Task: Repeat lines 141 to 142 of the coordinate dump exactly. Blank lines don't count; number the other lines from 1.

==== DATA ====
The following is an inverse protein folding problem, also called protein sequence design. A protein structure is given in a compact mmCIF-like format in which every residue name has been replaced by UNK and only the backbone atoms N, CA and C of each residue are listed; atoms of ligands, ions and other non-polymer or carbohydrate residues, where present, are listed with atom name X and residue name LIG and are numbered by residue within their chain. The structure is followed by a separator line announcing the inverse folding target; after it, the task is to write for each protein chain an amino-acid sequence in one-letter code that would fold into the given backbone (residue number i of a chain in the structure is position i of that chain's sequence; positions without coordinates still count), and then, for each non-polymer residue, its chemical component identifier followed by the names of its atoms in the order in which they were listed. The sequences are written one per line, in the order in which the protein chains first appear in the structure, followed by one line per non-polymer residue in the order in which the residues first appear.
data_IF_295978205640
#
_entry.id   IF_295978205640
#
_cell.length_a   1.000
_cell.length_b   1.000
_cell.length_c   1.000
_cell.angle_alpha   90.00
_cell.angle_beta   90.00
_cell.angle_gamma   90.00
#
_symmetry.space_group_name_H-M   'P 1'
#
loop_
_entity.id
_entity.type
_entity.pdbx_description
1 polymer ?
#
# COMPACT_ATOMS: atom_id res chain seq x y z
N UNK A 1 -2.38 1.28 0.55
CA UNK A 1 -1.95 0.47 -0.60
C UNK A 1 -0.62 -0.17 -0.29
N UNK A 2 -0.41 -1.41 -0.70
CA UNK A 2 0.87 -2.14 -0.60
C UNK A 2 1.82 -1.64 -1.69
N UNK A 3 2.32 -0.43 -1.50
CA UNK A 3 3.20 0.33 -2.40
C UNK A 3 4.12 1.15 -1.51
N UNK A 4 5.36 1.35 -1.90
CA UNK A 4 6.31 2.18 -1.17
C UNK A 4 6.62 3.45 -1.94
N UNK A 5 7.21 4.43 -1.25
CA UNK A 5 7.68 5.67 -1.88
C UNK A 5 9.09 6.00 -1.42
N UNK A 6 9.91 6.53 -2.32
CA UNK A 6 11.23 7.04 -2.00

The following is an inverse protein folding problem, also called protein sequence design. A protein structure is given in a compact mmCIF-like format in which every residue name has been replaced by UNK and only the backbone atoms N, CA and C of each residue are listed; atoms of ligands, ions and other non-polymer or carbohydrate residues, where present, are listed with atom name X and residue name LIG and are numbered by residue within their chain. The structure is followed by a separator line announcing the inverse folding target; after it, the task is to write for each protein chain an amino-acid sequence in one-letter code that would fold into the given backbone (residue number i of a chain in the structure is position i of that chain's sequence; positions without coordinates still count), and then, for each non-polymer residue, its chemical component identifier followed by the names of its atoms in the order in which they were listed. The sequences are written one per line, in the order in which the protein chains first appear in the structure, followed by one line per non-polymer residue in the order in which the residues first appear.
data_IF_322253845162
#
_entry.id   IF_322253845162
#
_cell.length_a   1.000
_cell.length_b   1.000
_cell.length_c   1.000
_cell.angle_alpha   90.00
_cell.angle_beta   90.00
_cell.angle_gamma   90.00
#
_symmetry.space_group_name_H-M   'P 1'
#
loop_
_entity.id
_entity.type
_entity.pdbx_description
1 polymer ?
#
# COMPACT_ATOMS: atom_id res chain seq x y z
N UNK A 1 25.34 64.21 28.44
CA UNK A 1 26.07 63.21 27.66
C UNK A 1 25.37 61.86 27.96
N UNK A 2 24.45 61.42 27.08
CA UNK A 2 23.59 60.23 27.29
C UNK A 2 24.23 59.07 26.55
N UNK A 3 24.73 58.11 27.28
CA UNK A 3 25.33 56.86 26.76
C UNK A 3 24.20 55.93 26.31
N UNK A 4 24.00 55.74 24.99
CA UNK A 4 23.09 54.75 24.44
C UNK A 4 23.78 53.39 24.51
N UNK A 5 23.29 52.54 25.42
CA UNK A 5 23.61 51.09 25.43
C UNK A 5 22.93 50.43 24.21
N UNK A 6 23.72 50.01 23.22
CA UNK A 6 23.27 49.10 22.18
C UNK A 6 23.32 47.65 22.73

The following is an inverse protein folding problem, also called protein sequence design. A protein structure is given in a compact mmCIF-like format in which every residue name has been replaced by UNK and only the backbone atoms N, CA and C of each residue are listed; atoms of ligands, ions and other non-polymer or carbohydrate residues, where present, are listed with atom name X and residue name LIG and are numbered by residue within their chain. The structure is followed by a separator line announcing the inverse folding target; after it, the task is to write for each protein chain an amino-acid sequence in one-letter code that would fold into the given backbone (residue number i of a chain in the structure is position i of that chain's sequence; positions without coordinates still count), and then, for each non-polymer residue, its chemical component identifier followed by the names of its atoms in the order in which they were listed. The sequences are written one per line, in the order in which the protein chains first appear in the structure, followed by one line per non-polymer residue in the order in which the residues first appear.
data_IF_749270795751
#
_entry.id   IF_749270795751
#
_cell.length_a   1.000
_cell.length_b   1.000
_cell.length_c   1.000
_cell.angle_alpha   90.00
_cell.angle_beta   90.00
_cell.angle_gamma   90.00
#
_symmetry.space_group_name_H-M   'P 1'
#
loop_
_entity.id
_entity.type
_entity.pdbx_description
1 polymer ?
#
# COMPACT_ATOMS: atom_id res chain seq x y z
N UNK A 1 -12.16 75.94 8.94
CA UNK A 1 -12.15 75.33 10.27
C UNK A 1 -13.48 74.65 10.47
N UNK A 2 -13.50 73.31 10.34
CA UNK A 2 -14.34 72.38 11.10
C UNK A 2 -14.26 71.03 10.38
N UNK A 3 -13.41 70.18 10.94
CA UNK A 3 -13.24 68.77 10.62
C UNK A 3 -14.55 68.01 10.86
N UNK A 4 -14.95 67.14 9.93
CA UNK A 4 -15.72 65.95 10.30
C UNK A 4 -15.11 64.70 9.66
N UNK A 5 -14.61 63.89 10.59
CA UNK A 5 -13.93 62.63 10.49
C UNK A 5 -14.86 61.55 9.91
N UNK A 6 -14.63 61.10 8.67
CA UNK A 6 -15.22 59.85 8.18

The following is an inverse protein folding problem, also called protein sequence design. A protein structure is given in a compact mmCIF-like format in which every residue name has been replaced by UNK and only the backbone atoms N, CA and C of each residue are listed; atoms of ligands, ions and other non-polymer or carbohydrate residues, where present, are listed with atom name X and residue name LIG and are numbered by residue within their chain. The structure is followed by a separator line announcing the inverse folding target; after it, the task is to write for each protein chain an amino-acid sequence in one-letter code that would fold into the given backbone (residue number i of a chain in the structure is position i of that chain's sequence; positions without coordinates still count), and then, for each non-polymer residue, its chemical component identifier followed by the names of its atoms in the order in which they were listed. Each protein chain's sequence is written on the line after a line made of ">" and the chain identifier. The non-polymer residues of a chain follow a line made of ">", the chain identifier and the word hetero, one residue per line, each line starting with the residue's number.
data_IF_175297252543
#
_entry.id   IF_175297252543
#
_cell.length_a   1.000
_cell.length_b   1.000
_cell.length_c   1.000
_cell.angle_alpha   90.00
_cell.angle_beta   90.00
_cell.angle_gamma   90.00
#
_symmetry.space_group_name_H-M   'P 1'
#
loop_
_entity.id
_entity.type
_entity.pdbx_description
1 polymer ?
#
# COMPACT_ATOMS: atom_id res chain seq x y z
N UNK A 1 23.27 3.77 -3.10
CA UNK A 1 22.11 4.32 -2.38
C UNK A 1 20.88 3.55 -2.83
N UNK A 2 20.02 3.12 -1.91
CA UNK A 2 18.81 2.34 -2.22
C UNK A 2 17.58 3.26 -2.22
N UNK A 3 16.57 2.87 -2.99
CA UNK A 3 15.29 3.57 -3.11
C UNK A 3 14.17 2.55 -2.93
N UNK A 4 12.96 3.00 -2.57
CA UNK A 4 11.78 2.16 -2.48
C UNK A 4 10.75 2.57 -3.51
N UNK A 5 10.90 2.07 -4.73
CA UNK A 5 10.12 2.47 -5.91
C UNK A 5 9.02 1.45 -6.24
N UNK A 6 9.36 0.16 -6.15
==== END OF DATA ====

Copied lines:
CA UNK A 2 18.81 2.34 -2.22
C UNK A 2 17.58 3.26 -2.22